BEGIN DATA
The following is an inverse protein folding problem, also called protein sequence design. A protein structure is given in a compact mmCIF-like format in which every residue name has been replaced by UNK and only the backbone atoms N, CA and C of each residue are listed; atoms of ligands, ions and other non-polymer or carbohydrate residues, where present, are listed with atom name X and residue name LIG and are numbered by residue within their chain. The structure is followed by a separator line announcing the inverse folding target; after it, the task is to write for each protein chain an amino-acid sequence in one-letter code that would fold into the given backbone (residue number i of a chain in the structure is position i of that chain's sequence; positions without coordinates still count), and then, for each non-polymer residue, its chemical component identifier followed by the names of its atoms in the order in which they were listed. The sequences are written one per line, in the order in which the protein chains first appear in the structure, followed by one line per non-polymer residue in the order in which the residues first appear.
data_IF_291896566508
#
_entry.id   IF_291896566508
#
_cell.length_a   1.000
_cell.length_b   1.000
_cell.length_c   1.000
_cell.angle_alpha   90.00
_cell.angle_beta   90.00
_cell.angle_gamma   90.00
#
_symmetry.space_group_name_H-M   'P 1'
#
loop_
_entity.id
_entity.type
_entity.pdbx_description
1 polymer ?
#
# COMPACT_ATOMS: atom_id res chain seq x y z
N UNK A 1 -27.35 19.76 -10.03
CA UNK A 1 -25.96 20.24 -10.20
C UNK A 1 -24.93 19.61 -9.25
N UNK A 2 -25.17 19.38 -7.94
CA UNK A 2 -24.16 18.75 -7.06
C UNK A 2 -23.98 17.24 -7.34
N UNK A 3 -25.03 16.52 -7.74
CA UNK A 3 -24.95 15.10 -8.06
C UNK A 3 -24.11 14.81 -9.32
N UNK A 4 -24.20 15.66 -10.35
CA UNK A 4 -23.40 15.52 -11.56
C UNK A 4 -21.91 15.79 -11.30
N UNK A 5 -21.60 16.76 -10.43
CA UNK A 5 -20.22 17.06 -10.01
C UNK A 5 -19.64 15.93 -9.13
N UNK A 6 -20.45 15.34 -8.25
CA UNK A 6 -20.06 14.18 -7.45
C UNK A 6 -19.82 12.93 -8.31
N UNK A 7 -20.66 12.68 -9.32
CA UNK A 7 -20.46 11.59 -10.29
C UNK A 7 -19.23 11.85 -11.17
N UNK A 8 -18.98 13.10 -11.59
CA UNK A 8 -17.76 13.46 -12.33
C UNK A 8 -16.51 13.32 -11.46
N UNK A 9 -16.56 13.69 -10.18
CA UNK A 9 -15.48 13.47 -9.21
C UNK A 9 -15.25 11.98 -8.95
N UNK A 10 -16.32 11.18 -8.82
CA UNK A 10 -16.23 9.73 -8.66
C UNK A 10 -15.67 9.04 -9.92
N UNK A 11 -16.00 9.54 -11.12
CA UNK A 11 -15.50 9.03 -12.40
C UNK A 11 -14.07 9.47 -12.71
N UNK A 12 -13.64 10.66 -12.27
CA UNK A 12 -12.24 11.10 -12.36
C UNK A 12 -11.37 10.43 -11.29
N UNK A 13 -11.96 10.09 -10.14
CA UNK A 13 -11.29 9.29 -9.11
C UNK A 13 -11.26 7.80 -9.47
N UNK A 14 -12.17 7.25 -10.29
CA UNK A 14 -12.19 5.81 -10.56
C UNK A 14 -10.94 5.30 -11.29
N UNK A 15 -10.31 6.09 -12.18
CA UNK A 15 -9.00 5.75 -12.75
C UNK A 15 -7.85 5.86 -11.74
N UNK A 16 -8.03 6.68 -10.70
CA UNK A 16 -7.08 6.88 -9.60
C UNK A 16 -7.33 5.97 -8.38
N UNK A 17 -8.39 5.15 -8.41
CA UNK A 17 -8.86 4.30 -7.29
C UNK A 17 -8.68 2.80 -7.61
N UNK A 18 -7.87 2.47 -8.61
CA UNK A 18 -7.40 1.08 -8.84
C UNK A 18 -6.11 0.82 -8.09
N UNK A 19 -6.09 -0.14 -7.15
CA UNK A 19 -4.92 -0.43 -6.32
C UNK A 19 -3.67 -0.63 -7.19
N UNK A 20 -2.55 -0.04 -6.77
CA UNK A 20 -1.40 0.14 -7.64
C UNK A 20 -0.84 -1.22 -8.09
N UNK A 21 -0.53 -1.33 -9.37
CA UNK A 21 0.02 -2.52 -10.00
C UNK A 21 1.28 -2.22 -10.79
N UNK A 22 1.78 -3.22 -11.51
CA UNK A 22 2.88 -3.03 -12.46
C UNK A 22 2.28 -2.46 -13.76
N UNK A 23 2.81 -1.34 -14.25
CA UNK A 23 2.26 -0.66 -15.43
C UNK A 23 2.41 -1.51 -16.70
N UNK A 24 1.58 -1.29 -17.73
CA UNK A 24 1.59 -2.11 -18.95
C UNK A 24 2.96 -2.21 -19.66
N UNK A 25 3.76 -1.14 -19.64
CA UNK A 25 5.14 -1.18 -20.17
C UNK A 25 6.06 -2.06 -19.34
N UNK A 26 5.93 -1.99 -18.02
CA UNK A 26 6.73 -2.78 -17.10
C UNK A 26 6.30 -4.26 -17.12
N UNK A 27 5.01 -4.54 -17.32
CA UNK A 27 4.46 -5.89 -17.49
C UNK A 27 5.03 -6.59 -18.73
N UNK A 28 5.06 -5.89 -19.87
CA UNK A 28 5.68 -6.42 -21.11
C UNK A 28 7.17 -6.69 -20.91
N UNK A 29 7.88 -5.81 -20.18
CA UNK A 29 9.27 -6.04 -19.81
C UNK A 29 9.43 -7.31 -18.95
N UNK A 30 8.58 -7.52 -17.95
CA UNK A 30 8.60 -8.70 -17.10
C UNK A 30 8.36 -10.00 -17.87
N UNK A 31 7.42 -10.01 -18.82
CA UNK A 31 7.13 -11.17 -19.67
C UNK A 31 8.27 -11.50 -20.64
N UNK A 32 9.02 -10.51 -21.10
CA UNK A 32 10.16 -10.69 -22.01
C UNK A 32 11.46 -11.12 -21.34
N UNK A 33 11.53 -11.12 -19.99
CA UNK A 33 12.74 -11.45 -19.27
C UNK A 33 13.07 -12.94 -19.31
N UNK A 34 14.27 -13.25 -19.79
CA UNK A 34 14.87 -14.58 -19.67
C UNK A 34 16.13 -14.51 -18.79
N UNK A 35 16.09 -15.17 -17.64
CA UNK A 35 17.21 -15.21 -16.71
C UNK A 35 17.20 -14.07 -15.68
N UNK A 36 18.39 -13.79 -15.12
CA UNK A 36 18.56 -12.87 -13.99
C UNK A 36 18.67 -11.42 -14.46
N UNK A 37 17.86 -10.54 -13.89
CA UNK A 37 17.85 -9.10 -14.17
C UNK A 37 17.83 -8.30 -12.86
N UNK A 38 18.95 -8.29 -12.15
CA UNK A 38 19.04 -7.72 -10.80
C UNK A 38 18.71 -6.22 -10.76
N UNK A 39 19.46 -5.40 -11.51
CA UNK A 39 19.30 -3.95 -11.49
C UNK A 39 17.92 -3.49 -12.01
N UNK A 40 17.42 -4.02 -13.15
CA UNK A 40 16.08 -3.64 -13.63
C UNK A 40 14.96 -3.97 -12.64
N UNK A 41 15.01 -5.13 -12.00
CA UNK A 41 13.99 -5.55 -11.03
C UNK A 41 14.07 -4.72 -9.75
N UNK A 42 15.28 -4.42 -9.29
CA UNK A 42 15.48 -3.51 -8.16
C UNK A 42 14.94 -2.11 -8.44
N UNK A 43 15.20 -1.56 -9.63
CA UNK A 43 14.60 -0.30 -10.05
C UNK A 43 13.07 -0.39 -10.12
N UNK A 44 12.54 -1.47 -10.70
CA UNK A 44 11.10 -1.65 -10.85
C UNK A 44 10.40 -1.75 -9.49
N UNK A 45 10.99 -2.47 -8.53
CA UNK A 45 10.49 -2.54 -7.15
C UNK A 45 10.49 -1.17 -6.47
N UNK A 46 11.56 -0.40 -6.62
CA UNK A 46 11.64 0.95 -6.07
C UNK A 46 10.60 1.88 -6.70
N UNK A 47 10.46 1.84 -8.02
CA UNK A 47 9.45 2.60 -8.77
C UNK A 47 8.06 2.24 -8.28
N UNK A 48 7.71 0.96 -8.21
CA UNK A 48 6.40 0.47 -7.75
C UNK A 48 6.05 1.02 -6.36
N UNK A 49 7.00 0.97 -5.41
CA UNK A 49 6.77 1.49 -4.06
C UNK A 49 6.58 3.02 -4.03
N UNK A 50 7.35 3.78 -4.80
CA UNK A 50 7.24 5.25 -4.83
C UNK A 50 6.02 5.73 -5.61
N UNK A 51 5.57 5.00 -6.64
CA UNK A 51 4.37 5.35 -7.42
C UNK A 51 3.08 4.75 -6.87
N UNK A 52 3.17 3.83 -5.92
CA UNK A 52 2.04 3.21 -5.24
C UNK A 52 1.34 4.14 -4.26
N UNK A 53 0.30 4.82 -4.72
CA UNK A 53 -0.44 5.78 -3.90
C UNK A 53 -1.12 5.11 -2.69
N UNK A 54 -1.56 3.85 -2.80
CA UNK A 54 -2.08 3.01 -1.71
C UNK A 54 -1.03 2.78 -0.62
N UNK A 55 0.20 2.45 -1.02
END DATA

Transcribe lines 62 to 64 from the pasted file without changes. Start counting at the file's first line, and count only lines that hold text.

CA UNK A 14 -12.19 5.81 -10.56
C UNK A 14 -10.94 5.30 -11.29
N UNK A 15 -10.31 6.09 -12.18